There was high drama at the Supreme Court last night, in the case of an Alabama death-row inmate who sought a last-minute stay of his execution, which was originally scheduled for 6 p.m. CST yesterday. Although the court would twice put a temporary hold on the executions, his flurry of filings was ultimately to no avail: The execution eventually began shortly after 10 p.m. CST, and he was pronounced dead roughly an hour later.
The inmate in the case was Ronald Smith, who in 1995 was convicted of capital murder for the shooting death of Casey Wilson, a convenience-store clerk in Huntsville, Ala. A majority of the 12-member jury recommended that Smith receive a sentence of life in prison, but the judge overrode that recommendation and sentenced Smith to death. Earlier this year, the Supreme Court struck down Florida’s death-sentencing scheme, holding that the Constitution “requires a jury, not a judge, to find each fact necessary to impose a sentence of death”; that ruling, Smith argued, should also render his death sentence invalid.
The drama began when Justice Clarence Thomas, who is responsible for emergency appeals from the geographic area that includes Alabama, initially issued an order to halt the scheduled 6 p.m. execution, presumably to give the full court a chance to weigh in before the execution was carried out.
A few hours later, a divided court vacated that temporary stay and allowed the execution to go forward. Justices Ruth Bader Ginsburg, Stephen Breyer, Sonia Sotomayor and Elena Kagan indicated that they would have blocked the execution. However, although a petition to review a case on the merits needs only four votes, a request to put a lower court’s ruling on hold – and, as here, to block an execution – needs five votes, which Smith apparently did not have.
To deal with situations like these, in which an inmate might be able to garner four votes to grant review but not five votes to stay his execution, a practice known as the “courtesy fifth” has developed: A fifth justice will provide the vote needed to stay the execution, even if that justice might not have otherwise been inclined to do so, so that an inmate will not be executed before the court decides whether to weigh in on the legal issues in the inmate’s case. However, the “courtesy fifth” practice has not always been used consistently in recent years. And so it was noteworthy when, last summer, Justice Stephen Breyer joined his four more conservative colleagues to stay a lower court’s ruling that would have required a Virginia high school to allow a transgender student who identifies as a boy to use the boys’ bathroom. In that case, Breyer indicated that he was providing the fifth vote to block the lower court’s ruling as “a courtesy” to preserve the status quo until the justices could decide whether to grant review on the merits.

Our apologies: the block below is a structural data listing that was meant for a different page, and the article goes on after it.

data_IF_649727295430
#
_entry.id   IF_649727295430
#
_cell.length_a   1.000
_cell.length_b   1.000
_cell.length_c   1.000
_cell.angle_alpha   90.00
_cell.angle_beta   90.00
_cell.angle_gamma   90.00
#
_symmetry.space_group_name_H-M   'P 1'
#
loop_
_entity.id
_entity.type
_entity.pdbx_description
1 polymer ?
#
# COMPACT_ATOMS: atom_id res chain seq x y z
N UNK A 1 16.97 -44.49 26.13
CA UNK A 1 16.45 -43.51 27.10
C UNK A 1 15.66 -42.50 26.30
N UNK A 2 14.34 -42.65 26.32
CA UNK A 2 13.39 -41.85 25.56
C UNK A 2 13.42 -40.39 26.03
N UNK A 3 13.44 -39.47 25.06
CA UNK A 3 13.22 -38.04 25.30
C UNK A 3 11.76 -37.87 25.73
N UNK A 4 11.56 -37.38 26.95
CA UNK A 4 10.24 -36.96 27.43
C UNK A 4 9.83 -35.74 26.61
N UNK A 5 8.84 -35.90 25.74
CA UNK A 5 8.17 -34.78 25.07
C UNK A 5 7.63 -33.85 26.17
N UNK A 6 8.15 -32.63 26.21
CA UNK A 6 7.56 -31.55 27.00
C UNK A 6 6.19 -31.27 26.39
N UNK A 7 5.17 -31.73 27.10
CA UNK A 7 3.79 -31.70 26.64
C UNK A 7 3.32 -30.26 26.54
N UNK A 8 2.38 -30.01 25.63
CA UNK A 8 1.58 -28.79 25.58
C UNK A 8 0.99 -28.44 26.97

Some court-watchers at the time suggested that Breyer’s vote was strategic, to encourage a return to the “courtesy fifth” practice in capital cases. And indeed, a few months later, Chief Justice John Roberts provided a “courtesy fifth” vote to put the execution of another Alabama death row inmate, Tommy Arthur, on hold.
There was no “courtesy fifth” for Smith last night. That prompted Smith’s attorneys to ask the justices to reconsider their denial of a stay. The attorneys argued that the court’s “inconsistent practices” on the “courtesy fifth” vote “clash with the appearance and reality of both equal justice under law and of sound judicial decision-making.” “Regardless of the technicalities of the” court’s rule for a “courtesy fifth,” the lawyers contended, “the Court should not permit executions in the face of four dissents. Where capital cases arrive here by certiorari, the Members of the Court should have as much time for consideration as they would in any other case.”
Thomas, acting alone, once again stayed Smith’s execution. But, once again, the reprieve was only temporary. The court denied Smith’s motion for reconsideration at approximately 10 p.m. EST, without any noted dissents. Smith’s attorneys returned one more time to the court, asking the justices to block Smith’s execution so that the court could review his argument that Alabama’s lethal-injection protocol violates the Constitution’s ban on cruel and unusual punishment. The court quickly denied that request as well.
Reports on Smith’s execution indicated that Smith “heaved and coughed for about 13 minutes” of the 34-minute execution. Alabama Prison Commissioner Jeff Dunn told reporters that the state had “followed our protocol.” The Supreme Court rejected a challenge to Oklahoma’s lethal-injection protocol in 2015, but inmates continue to raise questions about lethal injection. Among the cases that the justices will consider at their private conference today is a petition for review by an Ohio death-row inmate whose 2009 execution was halted when officials could not access a vein to start an IV line. The inmate, Romell Broom, argues that allowing the state to try to execute him again in light of those problems would violate the Constitution.
(Thanks to Chris Geidner and BuzzFeed News for making the filings in this case available online.)